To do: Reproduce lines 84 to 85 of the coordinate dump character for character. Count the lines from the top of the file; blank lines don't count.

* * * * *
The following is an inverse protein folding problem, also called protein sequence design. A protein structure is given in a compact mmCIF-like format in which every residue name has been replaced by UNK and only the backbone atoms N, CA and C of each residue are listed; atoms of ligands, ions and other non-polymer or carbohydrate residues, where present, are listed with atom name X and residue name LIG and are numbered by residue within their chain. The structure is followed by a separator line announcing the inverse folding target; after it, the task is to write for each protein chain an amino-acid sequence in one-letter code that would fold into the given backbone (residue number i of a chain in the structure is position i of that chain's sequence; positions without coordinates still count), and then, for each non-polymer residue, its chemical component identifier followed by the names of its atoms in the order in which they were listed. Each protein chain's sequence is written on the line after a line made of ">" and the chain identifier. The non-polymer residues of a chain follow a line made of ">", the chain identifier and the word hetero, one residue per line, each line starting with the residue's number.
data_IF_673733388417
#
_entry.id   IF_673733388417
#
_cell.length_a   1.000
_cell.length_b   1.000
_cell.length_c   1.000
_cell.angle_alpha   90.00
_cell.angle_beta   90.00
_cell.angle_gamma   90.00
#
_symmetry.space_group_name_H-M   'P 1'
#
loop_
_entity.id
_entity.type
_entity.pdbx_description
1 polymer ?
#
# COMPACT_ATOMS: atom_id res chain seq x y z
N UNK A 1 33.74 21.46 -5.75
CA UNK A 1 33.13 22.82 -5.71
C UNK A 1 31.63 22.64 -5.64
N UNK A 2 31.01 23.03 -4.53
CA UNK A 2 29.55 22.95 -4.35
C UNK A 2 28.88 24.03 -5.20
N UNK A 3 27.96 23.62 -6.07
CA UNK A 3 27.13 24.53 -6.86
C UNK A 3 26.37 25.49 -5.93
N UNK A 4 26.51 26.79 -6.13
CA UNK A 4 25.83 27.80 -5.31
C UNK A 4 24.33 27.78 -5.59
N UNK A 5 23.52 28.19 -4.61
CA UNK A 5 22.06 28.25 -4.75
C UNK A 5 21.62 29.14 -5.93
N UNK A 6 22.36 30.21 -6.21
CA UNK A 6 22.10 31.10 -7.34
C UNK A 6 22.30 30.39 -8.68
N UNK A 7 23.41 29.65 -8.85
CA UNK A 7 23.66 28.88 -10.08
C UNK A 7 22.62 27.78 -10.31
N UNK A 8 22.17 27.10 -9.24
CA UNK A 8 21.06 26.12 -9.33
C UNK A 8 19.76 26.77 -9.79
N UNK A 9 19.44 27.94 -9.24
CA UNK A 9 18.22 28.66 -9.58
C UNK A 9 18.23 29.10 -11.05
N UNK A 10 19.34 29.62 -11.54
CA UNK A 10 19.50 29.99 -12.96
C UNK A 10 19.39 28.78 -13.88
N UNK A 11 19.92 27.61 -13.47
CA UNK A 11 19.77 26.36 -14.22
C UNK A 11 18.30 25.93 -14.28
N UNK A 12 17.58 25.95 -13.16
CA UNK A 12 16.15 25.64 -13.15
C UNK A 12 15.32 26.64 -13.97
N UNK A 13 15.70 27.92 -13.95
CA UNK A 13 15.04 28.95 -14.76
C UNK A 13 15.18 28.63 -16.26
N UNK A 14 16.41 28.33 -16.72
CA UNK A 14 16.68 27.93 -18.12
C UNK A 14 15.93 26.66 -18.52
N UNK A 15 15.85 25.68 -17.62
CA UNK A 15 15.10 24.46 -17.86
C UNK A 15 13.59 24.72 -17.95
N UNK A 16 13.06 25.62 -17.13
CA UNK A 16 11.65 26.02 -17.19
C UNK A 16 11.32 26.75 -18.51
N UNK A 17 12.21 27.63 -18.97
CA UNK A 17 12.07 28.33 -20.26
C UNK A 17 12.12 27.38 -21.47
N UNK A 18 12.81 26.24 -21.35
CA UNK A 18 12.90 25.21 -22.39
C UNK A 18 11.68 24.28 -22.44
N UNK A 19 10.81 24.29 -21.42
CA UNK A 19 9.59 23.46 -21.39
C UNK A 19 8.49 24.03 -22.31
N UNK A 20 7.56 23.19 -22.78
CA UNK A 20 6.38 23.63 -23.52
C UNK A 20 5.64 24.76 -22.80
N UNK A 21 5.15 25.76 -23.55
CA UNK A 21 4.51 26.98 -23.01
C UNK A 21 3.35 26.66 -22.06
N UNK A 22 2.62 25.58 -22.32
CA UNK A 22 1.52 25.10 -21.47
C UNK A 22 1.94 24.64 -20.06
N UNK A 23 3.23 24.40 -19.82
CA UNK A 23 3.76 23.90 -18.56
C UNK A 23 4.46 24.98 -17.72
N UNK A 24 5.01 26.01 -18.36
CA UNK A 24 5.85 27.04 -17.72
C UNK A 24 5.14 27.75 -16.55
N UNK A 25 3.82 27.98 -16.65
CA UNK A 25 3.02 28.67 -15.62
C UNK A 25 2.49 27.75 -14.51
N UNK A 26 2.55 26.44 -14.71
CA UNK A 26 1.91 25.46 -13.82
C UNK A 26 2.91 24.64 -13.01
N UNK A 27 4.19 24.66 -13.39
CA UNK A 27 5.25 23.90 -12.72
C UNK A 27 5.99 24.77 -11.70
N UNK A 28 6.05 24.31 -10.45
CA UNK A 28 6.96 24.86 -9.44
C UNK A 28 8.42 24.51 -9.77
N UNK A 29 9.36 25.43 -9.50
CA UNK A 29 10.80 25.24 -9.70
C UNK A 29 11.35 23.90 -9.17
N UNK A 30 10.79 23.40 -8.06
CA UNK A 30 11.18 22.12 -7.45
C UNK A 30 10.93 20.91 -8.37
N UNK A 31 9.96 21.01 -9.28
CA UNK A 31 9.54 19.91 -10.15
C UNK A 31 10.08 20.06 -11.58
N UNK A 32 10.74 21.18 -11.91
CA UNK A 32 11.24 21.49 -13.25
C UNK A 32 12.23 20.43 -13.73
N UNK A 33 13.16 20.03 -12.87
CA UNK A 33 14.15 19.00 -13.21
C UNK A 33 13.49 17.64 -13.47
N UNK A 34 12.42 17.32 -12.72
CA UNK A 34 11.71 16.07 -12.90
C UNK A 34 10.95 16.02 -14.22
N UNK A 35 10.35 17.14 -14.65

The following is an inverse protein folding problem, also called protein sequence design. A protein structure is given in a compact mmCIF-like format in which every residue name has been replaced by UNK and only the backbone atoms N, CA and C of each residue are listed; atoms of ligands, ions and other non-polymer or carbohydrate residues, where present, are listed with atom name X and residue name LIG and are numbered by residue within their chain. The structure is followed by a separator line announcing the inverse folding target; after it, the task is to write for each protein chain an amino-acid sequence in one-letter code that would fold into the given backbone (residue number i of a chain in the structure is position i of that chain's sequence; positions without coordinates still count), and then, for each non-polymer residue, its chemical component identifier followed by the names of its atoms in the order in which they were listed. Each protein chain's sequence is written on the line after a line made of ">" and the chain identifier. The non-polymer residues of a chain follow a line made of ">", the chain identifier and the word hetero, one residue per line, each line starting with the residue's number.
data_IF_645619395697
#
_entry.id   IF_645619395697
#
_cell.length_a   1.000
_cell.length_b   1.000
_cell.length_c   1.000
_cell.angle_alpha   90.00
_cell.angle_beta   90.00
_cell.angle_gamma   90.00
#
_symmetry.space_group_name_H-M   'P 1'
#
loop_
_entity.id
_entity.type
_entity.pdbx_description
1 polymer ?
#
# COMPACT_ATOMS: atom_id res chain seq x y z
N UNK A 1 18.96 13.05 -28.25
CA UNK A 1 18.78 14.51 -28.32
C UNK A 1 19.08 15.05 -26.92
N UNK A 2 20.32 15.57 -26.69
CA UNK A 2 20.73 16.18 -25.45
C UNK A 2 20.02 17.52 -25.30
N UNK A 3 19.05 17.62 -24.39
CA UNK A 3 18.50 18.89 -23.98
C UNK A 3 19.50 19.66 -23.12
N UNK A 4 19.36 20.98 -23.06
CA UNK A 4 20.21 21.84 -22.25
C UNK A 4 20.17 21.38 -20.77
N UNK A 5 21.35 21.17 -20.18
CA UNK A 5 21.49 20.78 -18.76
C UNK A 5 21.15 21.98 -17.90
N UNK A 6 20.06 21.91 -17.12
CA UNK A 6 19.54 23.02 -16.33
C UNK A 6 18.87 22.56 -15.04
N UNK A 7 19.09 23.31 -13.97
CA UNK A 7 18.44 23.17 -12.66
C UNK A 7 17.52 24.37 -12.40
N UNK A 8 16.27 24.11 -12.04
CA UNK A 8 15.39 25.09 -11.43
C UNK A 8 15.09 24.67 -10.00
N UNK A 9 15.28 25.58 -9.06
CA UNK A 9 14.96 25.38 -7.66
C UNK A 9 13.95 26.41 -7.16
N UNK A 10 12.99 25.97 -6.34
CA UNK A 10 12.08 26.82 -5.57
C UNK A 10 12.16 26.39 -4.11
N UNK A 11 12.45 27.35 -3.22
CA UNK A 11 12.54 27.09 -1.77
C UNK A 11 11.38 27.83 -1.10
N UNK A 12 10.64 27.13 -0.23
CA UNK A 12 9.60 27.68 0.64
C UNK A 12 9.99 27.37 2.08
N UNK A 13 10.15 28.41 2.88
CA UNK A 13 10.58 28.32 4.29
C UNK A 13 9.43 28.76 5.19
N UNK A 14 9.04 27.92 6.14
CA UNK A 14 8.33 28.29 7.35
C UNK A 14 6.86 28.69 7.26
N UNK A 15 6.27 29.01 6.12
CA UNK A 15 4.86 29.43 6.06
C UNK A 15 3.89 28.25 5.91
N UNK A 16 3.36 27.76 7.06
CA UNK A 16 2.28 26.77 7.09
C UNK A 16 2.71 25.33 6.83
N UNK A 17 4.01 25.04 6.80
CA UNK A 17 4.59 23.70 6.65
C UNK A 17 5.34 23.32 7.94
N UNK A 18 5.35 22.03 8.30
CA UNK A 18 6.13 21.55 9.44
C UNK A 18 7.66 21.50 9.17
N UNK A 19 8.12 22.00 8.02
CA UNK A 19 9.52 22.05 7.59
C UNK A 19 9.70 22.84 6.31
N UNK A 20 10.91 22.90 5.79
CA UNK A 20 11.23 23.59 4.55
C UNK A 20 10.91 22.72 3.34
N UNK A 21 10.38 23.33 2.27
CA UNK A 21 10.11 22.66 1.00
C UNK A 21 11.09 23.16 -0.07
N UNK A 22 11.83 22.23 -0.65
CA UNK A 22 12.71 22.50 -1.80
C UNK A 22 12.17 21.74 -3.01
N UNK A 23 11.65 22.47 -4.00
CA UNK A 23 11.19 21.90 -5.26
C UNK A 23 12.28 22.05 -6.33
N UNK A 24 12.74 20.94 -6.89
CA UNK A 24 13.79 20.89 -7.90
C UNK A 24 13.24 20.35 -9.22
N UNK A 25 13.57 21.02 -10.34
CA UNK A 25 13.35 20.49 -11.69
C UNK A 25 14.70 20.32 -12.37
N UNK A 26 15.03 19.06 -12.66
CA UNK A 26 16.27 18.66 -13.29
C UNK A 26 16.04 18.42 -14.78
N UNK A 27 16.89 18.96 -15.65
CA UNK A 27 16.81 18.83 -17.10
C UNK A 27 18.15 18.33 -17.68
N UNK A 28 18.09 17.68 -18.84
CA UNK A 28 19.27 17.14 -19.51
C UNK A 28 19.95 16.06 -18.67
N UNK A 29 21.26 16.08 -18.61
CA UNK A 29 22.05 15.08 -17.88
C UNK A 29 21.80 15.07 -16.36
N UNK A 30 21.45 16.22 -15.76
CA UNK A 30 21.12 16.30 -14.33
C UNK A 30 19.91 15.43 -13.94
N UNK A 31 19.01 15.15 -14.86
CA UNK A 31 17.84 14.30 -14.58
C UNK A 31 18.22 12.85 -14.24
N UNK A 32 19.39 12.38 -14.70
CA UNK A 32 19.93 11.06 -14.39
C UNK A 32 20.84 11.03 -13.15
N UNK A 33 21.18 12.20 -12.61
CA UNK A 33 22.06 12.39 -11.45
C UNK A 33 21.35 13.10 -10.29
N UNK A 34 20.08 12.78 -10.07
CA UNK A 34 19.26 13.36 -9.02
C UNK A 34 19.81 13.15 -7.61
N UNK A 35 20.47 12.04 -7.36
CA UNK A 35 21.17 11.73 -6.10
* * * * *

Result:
C UNK A 21 3.35 26.66 -22.06
N UNK A 22 2.62 25.58 -22.32